titlis busy kitchen turkish delight 3

Titlis Busy Kitchen Turkish Delight

Prepare your molds. I used silicone molds greased with coconut oil. If you don’t have silicone pans, line other pans with greased wax or parchment paper. (The final candy will be sticky, and that will help with the unmolding process.) Begin by mixing together the first 3 ingredients (sugar, 3/4 c. water, and citric acid) in a heavy bottom pan, and bring to a slight boil before lowering the heat. Heat, without needing to stir, over low to medium heat until you reach 260ºF. You can occasionally use a spatula to wipe down any sugar crystals from the side of the pan throughout this process. Meanwhile, mix together the solution of cornstarch and water. When the sugar syrup has reached the right temperature, temporarily take it off the heat source and ladle in a bit of the sugar syrup into the cornstarch mixture to warm it. Slowly drizzle the cornstarch mixture into the sugar syrup while continuously stirring them together. Once all of the cornstarch solution has been completely incorporated, begin to stir the mixture over low heat. You will notice that the mixture should get quite thick almost immediately. Despite the fact that the mixture is quite thick, you will want to reduce and thicken it even more before adding in your flavorings. I found it was best to keep the mixture over a low heat so that the sugar wouldn’t caramelize on the bottom, affecting the flavor of the final product. As you heat and stir, you should notice that the gel becomes quite transparent. It will also reduce slightly in volume. To determine the point when you should add your flavoring, test the consistency of your candy by dipping a spoon into the gel, and then dipping the gel covered spoon into a glass of ice water. As the candy cools, you can judge the consistency and stop when you are happy with it. The longer you cook the candy at this stage, the chewier it will become and the more it will hold its shape at room temperature. Add in your flavorings and colorings. I wanted a strong rose flavor like the one in the turkish delight I bought in Turkey so I used a combination of 2 Tbsp. rose water, and 2 Tbsp. rose syrup. (In the first trials, I used only rose water, and it seemed to be enough for the softer versions of the candy. As you heat it more, though, the flavor gets more subtle, so I needed to add more flavor to compensate for that. You can check the flavor when you check the texture in ice water.) Once you’ve incorporated all of your flavorings, check the texture once more to make sure that the addition of any new liquids hasn’t affected the consistency of your candy too much. If necessary, slightly mix and warm your mixture a little longer at very low heat to help evaporate a little water, but be careful and take into account that doing this for too long can alter and diminish the flavorings you have added. When you are happy with your result, pour the mixture into your prepared molds and spread it out as best you can with a spatula. It should be very thick and sticky. Let cool for several hours. Cut into small squares, using cornstarch to keep the candies from sticking to one another. All of the recipes I found online either used powdered sugar or a combination of powdered sugar and cornstarch for dusting the candies, preventing them from sticking to one another. The turkish delight I bought in turkey was only dusted with cornstarch and wasn’t dusted with sugar, something I find to be unnecessary as the turkish delight is already very sweet. If you do choose to use powdered sugar for dusting, keep in mind that the candy may sweat and the sugar coating may end up “melting” off of the candy so you may have to add in more cornstarch or reapply the coating before serving your candy.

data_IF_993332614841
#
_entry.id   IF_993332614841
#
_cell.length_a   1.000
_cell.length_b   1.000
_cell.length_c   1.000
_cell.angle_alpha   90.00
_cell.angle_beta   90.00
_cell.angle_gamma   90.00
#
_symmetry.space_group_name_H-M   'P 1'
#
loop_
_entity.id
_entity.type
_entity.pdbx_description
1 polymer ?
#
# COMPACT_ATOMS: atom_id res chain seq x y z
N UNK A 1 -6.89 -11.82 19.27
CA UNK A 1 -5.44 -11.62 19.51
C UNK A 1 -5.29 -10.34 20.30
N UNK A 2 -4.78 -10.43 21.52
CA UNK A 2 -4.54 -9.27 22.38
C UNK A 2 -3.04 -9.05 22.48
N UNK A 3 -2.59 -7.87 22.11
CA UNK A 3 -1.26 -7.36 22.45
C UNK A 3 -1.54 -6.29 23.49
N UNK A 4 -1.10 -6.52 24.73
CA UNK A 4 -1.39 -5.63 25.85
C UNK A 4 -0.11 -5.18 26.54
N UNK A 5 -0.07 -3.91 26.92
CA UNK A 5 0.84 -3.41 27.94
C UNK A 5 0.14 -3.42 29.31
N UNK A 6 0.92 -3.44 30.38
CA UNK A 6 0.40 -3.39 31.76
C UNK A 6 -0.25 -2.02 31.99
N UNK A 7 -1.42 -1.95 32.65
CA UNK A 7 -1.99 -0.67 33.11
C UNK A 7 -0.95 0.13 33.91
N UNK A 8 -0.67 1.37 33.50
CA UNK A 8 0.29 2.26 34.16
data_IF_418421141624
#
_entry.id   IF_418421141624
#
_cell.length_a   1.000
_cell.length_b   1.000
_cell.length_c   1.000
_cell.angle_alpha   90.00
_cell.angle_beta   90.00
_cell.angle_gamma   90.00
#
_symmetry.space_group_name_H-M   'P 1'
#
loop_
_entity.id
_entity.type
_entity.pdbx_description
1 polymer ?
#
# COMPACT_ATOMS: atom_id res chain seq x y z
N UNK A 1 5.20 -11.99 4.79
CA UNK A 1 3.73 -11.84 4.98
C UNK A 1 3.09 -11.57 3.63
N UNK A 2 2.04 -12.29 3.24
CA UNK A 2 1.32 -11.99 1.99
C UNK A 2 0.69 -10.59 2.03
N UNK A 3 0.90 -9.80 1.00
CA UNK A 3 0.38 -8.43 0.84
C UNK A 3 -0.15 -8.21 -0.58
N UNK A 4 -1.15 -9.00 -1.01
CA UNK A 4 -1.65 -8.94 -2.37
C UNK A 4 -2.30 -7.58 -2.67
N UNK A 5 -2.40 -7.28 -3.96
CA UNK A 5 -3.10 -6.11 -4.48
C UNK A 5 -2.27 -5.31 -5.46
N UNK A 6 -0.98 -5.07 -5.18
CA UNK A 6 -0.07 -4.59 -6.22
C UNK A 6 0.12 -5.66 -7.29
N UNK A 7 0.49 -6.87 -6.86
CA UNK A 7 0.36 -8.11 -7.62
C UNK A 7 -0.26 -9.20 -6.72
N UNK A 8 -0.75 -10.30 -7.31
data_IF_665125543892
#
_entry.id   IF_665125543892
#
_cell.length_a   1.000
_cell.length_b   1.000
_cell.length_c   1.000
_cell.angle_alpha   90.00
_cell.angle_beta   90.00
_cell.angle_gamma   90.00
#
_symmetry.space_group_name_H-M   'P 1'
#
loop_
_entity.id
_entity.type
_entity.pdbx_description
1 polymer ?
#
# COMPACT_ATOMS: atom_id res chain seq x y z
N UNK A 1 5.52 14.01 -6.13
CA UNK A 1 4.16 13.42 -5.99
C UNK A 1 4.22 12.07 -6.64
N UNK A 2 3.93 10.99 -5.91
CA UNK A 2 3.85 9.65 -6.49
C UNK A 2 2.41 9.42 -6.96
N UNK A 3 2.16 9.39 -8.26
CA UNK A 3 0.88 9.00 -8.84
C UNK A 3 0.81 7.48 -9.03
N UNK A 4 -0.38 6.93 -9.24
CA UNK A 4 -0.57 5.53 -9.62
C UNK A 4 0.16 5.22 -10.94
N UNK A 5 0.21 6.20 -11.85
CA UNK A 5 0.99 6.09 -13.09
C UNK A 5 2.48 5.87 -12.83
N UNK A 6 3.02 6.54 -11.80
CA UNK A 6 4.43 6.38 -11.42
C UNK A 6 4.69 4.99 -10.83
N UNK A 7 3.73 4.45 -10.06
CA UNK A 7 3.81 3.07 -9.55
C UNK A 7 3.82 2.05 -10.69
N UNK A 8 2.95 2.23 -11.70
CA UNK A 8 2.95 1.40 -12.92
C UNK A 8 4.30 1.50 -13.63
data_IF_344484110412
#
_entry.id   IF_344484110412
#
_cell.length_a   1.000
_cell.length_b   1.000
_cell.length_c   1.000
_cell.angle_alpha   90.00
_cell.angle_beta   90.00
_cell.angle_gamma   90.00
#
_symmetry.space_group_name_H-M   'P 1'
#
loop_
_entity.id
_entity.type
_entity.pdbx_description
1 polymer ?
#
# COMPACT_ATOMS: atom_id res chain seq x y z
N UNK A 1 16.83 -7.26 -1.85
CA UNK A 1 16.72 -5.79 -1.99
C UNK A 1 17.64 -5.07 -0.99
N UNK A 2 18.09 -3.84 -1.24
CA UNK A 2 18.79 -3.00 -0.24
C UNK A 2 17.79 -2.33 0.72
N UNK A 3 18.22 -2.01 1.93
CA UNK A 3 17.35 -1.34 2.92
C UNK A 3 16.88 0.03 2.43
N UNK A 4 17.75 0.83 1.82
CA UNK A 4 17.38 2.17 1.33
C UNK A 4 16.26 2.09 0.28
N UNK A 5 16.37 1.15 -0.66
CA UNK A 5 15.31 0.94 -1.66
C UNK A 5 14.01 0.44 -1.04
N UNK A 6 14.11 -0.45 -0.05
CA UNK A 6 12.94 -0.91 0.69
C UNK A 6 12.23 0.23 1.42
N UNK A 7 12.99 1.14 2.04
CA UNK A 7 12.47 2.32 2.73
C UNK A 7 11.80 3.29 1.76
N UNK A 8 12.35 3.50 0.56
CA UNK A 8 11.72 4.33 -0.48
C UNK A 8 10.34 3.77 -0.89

Titlis Busy Kitchen Turkish Delight

Titlis Busy Kitchen Turkish Delight
Titlis Busy Kitchen Turkish Delight
Titlis Busy Kitchen Turkish Delight